Ventenata (Ventenata dubia), also known as Africa grass, or simply wiregrass is a new invasive in the Pacific Northwest. It is a problem in rangelands where it outcompetes native species important to livestock. This is a tricky plant that can be hard to identifiy, so pay close attention to the identification guide.
Identification Guide: Ventenata dubia
Ventenata is a winter annual that germinates in the fall. Plants initiate seed production from May-June, and mature seeds are produced from June to mid-July, depending on the locality and habitat conditions. Young seedlings have leaves that appear-rolled or folded lengthwise and narrow. The plant can grow to be 10-46cm tall. Young plants appear silvery green, but rapidly mature to a yellowish-tan color. The reproductive structure of a plant is referred to as a panicle, and the side-branches of the panicle are long and droop downwards when the plant is mature. At the end of each drooping side-branch are 1-5 spikelets (1-1.5cm). Each spikelet produces several seeds, and the seeds of ventenata can be identified because of their missile-shaped appearance, bent awns, and the presence of rib-like veins (Fig 1). Other discerning characteristics include a black “collar” at each of the nodes along the stem, with the black collar most visible at the base of the stem (Fig 2). Another characteristic used to identify ventenata is its unusually long ligule (Fig 2), which is a membranous tissue located at the junction of the blade and the sheath of the leaf. Ventenata is often confused with a grass native to the USA called Deschampsia danthonioides (annual hairgrass), which is similar in appearance except for having smaller, oval-shaped seeds (Fig 3). In addition, ventenata is often mistaken for cheatgrass, especially after cheatgrass has dropped its seeds
Background: Ventenata dubia, also known as ventenata, wiregrass, or North Africa grass, is native to most of Europe, parts of North Africa and extending eastward into central Asia. While it is rare in most of its native range, it has become a highly invasive weed in grasslands and rangelands in western North America, particularly the Pacific Northwest. Ventenata was first collected in eastern Washington in 1952. Since its introduction, the grass has rapidly increased its distribution, and it is now causing serious ecological and economic harm in eastern Washington, Idaho, Oregon, Montana, and more recently, northern California. The rate of spread of this species is notable, for example since the 1950’s it has become invasive in over 46 counties, and is estimated to spread at a rate of 1.2 million hectares per year.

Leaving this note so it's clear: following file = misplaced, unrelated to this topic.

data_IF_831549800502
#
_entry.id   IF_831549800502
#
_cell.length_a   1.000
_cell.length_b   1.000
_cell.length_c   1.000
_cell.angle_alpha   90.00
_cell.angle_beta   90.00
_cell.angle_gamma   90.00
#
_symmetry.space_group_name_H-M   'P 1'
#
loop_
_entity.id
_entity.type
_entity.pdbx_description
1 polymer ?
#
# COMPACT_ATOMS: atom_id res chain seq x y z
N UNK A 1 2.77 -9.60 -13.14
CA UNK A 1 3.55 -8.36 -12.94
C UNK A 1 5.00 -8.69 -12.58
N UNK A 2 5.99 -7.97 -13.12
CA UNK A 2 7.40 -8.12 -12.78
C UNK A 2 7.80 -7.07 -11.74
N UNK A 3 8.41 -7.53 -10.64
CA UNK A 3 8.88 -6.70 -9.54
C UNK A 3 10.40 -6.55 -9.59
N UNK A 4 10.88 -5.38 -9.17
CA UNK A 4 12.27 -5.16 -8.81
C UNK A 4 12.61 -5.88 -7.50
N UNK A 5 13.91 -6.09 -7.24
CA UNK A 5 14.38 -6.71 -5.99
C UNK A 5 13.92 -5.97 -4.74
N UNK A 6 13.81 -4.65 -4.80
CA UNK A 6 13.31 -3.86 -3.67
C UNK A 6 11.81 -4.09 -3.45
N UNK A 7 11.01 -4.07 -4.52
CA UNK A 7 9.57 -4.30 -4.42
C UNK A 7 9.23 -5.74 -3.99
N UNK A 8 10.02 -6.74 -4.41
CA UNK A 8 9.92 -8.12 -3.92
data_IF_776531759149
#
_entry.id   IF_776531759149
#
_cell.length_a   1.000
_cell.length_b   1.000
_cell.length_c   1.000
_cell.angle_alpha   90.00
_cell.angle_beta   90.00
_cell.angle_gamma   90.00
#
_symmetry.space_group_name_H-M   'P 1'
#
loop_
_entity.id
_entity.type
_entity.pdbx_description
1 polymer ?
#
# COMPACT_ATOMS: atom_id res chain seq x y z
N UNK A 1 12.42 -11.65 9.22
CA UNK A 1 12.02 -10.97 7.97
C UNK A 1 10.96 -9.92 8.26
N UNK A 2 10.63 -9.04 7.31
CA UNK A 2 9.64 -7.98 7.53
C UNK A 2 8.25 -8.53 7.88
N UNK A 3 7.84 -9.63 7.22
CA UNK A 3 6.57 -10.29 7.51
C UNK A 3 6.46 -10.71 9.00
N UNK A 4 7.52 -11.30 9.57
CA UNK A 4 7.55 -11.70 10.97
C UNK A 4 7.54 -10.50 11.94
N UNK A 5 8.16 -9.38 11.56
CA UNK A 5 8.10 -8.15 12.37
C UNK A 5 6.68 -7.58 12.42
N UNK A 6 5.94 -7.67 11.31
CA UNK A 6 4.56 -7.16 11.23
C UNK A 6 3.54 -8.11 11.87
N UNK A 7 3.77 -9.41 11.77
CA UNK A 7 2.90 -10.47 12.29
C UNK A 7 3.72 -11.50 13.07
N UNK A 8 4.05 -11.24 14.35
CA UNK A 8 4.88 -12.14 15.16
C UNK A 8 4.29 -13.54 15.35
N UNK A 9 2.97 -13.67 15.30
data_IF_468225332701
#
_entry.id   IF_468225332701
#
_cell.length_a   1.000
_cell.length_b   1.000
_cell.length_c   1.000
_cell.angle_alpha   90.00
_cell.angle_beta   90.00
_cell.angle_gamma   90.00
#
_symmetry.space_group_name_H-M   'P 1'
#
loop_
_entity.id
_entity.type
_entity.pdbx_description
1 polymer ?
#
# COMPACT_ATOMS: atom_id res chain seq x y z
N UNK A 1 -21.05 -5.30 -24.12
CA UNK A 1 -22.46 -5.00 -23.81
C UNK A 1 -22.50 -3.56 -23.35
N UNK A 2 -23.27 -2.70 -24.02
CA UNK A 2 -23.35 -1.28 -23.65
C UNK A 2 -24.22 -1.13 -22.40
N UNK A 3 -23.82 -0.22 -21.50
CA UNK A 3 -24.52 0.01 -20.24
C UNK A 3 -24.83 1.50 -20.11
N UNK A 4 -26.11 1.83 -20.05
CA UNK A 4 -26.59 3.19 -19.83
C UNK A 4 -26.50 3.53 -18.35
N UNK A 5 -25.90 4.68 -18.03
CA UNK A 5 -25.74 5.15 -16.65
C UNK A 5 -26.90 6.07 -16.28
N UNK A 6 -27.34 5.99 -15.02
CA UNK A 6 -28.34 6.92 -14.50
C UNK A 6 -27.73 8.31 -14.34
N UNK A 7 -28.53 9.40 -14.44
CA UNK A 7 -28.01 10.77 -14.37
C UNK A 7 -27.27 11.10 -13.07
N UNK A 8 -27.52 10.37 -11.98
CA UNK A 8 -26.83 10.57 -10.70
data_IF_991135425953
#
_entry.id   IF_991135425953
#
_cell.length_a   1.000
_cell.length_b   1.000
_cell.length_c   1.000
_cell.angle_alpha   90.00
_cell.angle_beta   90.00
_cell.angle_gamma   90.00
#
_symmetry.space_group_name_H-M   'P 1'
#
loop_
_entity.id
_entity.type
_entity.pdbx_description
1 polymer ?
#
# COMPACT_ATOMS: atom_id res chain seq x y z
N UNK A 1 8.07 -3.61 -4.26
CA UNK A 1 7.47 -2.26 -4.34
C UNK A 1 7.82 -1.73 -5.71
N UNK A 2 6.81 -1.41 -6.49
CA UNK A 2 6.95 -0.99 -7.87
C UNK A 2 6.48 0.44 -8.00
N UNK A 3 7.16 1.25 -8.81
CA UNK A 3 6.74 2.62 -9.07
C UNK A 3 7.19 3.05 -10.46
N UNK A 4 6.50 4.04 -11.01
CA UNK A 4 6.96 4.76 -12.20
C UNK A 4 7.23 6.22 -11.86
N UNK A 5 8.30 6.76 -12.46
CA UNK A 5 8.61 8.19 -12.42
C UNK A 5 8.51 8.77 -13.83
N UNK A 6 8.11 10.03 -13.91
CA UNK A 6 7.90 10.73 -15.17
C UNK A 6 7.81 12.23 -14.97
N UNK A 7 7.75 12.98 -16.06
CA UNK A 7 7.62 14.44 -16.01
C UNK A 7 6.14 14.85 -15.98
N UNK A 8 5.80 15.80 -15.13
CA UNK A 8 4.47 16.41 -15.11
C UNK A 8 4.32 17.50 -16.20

Impact: Ventenata is known for displacing native vegetation along roadsides, as well as pastures and rangelands. The species causes its greatest economic harm after invading fields used for grass seed production and fields used to produce timothy grass hay. Like other invasive grasses, ventenata is worthless as forage because it is not palatable to livestock, or wildlife. With the invasion of ventenata, the coverage of native perennial grasses and forbs is sharply reduced (native biodiversity decreases). Furthermore, due to its shallow root system, the presence of ventenata increases soils erosion. Control methods currently consist of herbicide treatments over multiple years. The feasibility of using biological control in the management of ventenata is currently being investigated.